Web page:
or work is very common, with commuting fees ranging from 500-1000
yen (between RM16 to RM36). Public transportation in Japan is
excellent, allowing you to go anywhere you need to go via trains
and/or buses. You’ll find the trains easy to use as most
have English explanations. Many people also utilize bicycles
to get around.
most cases, the father of the family is the breadwinner, working
Monday-Saturday, from early in the morning often until late
at night. It is not unusual for a father to return home long
after the rest of the family has enjoyed dinner together. While
the father is at work, the mother often stays home to clean,
run errands, make meals and take care of the kids. The mother
may also have a variety of hobbies, such as volunteer activities,
crafts, or learning a foreign language, depending on her schedule.
The children in most families, whether younger or older, may
be very shy around you at first. Their interactions with foreigners
may be very limited and they may hesitate to use English. Many
grandparents also live with the family.
Weekends and holidays with your host family may find you enjoying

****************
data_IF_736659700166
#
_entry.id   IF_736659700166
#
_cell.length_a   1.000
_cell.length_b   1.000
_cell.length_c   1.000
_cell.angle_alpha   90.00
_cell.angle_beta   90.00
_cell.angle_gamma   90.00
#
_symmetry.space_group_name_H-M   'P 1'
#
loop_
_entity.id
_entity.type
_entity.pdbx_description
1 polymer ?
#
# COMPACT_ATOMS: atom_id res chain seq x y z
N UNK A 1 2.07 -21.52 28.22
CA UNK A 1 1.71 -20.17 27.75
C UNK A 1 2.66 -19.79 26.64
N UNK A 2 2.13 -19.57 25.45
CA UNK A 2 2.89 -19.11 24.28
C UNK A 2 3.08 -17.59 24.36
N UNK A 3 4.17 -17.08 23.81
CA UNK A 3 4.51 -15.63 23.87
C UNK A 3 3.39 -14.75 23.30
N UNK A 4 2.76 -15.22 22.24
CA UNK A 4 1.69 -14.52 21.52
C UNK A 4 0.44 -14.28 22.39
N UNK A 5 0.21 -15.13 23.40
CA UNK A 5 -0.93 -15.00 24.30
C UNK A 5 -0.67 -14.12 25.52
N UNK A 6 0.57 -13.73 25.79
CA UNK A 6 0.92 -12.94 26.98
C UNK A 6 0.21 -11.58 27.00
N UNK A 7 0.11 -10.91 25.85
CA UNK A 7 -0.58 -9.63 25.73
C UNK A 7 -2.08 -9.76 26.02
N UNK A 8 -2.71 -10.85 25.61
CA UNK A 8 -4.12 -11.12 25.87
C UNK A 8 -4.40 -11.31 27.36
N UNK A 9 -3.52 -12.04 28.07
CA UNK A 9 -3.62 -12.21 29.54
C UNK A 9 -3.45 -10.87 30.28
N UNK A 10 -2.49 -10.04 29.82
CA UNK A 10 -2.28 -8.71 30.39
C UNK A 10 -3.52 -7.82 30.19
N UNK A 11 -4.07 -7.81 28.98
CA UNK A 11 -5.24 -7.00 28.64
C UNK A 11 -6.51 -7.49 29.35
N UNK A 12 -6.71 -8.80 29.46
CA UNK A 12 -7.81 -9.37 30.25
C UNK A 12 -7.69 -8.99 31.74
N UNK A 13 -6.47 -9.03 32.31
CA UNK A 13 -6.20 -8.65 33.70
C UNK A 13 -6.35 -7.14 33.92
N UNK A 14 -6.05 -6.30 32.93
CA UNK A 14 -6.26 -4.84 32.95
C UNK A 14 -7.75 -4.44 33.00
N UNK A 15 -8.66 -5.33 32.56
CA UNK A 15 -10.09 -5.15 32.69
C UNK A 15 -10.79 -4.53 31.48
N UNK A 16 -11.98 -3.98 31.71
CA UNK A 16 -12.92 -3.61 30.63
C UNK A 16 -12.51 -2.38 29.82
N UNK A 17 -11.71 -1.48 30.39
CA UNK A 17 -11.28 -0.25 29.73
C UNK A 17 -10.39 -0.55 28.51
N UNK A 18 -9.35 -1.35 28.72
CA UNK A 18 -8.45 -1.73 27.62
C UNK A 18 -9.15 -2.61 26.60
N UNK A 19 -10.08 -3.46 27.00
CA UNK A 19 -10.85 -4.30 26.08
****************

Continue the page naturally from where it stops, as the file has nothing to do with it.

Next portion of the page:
a day at the beach with the whole family, or just with the mother
and children if the father is working or wants to relax on his
own. The host family is inviting you to live with them, and
they may have activities planned for the weekends, or you may
be on your own. Communicating your expectations is key to enjoying
your time in Japan.
Greeting is the utmost important thing in their life. Always
greet your host family when you reach home, say thank you when
someone offering you a meal. Ask for permission if you would
like to use the computer or TV etc.
Of course each situation will be different and your past experiences
and openness to the Japanese culture will determine what you
get out of living in Japan. The key to maximizing this experience
though is to use and improve your Japanese language skills and
to be open to Japan’s cultural traditions. This could
be a once in a lifetime experience and you should try to make
the most of it.
YOKOSA Japan and have a nice